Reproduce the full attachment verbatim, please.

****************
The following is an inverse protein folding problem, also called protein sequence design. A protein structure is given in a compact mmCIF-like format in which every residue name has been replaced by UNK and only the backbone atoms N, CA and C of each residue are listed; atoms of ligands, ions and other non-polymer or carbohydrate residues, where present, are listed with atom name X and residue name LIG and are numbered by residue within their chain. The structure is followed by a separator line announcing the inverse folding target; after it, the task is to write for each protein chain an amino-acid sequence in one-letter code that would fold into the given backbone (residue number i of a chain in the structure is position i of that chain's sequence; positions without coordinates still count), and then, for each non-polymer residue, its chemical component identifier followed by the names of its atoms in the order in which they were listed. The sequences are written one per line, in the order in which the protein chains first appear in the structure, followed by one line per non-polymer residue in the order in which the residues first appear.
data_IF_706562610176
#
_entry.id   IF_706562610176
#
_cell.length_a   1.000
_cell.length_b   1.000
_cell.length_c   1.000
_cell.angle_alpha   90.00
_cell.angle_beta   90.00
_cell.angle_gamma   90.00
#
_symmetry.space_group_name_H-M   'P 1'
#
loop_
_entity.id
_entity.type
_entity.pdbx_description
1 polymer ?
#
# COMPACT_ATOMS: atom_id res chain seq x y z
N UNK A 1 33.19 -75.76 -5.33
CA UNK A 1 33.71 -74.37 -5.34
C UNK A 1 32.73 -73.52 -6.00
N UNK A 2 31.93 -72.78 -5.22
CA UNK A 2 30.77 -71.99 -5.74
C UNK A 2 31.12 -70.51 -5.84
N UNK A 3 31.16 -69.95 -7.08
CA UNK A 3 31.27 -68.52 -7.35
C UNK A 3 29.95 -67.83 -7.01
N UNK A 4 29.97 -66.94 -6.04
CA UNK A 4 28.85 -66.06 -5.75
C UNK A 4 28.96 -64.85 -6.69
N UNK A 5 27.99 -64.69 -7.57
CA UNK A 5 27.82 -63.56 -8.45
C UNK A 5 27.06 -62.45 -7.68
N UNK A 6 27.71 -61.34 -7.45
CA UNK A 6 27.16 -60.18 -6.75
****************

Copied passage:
The following is an inverse protein folding problem, also called protein sequence design. A protein structure is given in a compact mmCIF-like format in which every residue name has been replaced by UNK and only the backbone atoms N, CA and C of each residue are listed; atoms of ligands, ions and other non-polymer or carbohydrate residues, where present, are listed with atom name X and residue name LIG and are numbered by residue within their chain. The structure is followed by a separator line announcing the inverse folding target; after it, the task is to write for each protein chain an amino-acid sequence in one-letter code that would fold into the given backbone (residue number i of a chain in the structure is position i of that chain's sequence; positions without coordinates still count), and then, for each non-polymer residue, its chemical component identifier followed by the names of its atoms in the order in which they were listed. The sequences are written one per line, in the order in which the protein chains first appear in the structure, followed by one line per non-polymer residue in the order in which the residues first appear.
data_IF_706562610176
#
_entry.id   IF_706562610176
#
_cell.length_a   1.000
_cell.length_b   1.000
_cell.length_c   1.000
_cell.angle_alpha   90.00
_cell.angle_beta   90.00
_cell.angle_gamma   90.00
#
_symmetry.space_group_name_H-M   'P 1'
#
loop_
_entity.id
_entity.type
_entity.pdbx_description
1 polymer ?
#
# COMPACT_ATOMS: atom_id res chain seq x y z
N UNK A 1 33.19 -75.76 -5.33
CA UNK A 1 33.71 -74.37 -5.34
C UNK A 1 32.73 -73.52 -6.00
N UNK A 2 31.93 -72.78 -5.22
CA UNK A 2 30.77 -71.99 -5.74
C UNK A 2 31.12 -70.51 -5.84
N UNK A 3 31.16 -69.95 -7.08
CA UNK A 3 31.27 -68.52 -7.35
C UNK A 3 29.95 -67.83 -7.01
N UNK A 4 29.97 -66.94 -6.04
CA UNK A 4 28.85 -66.06 -5.75
C UNK A 4 28.96 -64.85 -6.69
N UNK A 5 27.99 -64.69 -7.57
CA UNK A 5 27.82 -63.56 -8.45
C UNK A 5 27.06 -62.45 -7.68
N UNK A 6 27.71 -61.34 -7.45
CA UNK A 6 27.16 -60.18 -6.75